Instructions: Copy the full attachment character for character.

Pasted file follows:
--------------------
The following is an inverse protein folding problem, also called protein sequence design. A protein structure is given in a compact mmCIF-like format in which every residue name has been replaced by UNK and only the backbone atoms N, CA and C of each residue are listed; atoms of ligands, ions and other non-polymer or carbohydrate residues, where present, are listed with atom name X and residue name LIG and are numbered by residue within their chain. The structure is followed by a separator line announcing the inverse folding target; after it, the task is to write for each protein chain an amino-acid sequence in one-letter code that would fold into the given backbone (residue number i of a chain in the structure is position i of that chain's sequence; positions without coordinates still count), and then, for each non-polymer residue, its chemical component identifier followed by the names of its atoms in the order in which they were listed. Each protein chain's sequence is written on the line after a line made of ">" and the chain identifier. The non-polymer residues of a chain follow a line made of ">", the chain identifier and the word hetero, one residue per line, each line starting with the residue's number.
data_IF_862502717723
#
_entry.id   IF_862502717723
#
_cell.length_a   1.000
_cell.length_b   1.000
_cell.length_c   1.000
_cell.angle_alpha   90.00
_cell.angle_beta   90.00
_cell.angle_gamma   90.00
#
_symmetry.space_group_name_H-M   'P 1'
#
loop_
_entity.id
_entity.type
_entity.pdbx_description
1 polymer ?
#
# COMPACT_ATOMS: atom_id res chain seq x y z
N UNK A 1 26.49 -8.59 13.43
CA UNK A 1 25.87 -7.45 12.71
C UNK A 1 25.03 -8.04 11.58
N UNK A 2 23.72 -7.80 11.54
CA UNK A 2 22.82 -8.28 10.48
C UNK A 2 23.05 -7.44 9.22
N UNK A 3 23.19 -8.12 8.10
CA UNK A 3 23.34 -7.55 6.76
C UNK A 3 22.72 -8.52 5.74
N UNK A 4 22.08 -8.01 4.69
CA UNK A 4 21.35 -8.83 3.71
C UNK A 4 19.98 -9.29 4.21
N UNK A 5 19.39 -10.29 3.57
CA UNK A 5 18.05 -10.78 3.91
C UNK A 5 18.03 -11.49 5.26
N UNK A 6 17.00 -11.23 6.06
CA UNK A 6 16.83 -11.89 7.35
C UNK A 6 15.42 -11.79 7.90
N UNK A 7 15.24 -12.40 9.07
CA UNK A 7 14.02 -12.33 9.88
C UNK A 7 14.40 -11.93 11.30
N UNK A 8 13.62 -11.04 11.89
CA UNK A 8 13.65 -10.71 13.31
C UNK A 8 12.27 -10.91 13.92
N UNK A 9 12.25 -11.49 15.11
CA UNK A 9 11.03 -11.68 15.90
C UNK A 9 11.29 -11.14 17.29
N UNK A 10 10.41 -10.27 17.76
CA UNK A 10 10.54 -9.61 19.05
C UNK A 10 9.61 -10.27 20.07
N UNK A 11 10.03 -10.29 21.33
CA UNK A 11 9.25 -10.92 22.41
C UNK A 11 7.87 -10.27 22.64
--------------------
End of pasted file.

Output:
The following is an inverse protein folding problem, also called protein sequence design. A protein structure is given in a compact mmCIF-like format in which every residue name has been replaced by UNK and only the backbone atoms N, CA and C of each residue are listed; atoms of ligands, ions and other non-polymer or carbohydrate residues, where present, are listed with atom name X and residue name LIG and are numbered by residue within their chain. The structure is followed by a separator line announcing the inverse folding target; after it, the task is to write for each protein chain an amino-acid sequence in one-letter code that would fold into the given backbone (residue number i of a chain in the structure is position i of that chain's sequence; positions without coordinates still count), and then, for each non-polymer residue, its chemical component identifier followed by the names of its atoms in the order in which they were listed. Each protein chain's sequence is written on the line after a line made of ">" and the chain identifier. The non-polymer residues of a chain follow a line made of ">", the chain identifier and the word hetero, one residue per line, each line starting with the residue's number.
data_IF_862502717723
#
_entry.id   IF_862502717723
#
_cell.length_a   1.000
_cell.length_b   1.000
_cell.length_c   1.000
_cell.angle_alpha   90.00
_cell.angle_beta   90.00
_cell.angle_gamma   90.00
#
_symmetry.space_group_name_H-M   'P 1'
#
loop_
_entity.id
_entity.type
_entity.pdbx_description
1 polymer ?
#
# COMPACT_ATOMS: atom_id res chain seq x y z
N UNK A 1 26.49 -8.59 13.43
CA UNK A 1 25.87 -7.45 12.71
C UNK A 1 25.03 -8.04 11.58
N UNK A 2 23.72 -7.80 11.54
CA UNK A 2 22.82 -8.28 10.48
C UNK A 2 23.05 -7.44 9.22
N UNK A 3 23.19 -8.12 8.10
CA UNK A 3 23.34 -7.55 6.76
C UNK A 3 22.72 -8.52 5.74
N UNK A 4 22.08 -8.01 4.69
CA UNK A 4 21.35 -8.83 3.71
C UNK A 4 19.98 -9.29 4.21
N UNK A 5 19.39 -10.29 3.57
CA UNK A 5 18.05 -10.78 3.91
C UNK A 5 18.03 -11.49 5.26
N UNK A 6 17.00 -11.23 6.06
CA UNK A 6 16.83 -11.89 7.35
C UNK A 6 15.42 -11.79 7.90
N UNK A 7 15.24 -12.40 9.07
CA UNK A 7 14.02 -12.33 9.88
C UNK A 7 14.40 -11.93 11.30
N UNK A 8 13.62 -11.04 11.89
CA UNK A 8 13.65 -10.71 13.31
C UNK A 8 12.27 -10.91 13.92
N UNK A 9 12.25 -11.49 15.11
CA UNK A 9 11.03 -11.68 15.90
C UNK A 9 11.29 -11.14 17.29
N UNK A 10 10.41 -10.27 17.76
CA UNK A 10 10.54 -9.61 19.05
C UNK A 10 9.61 -10.27 20.07
N UNK A 11 10.03 -10.29 21.33
CA UNK A 11 9.25 -10.92 22.41
C UNK A 11 7.87 -10.27 22.64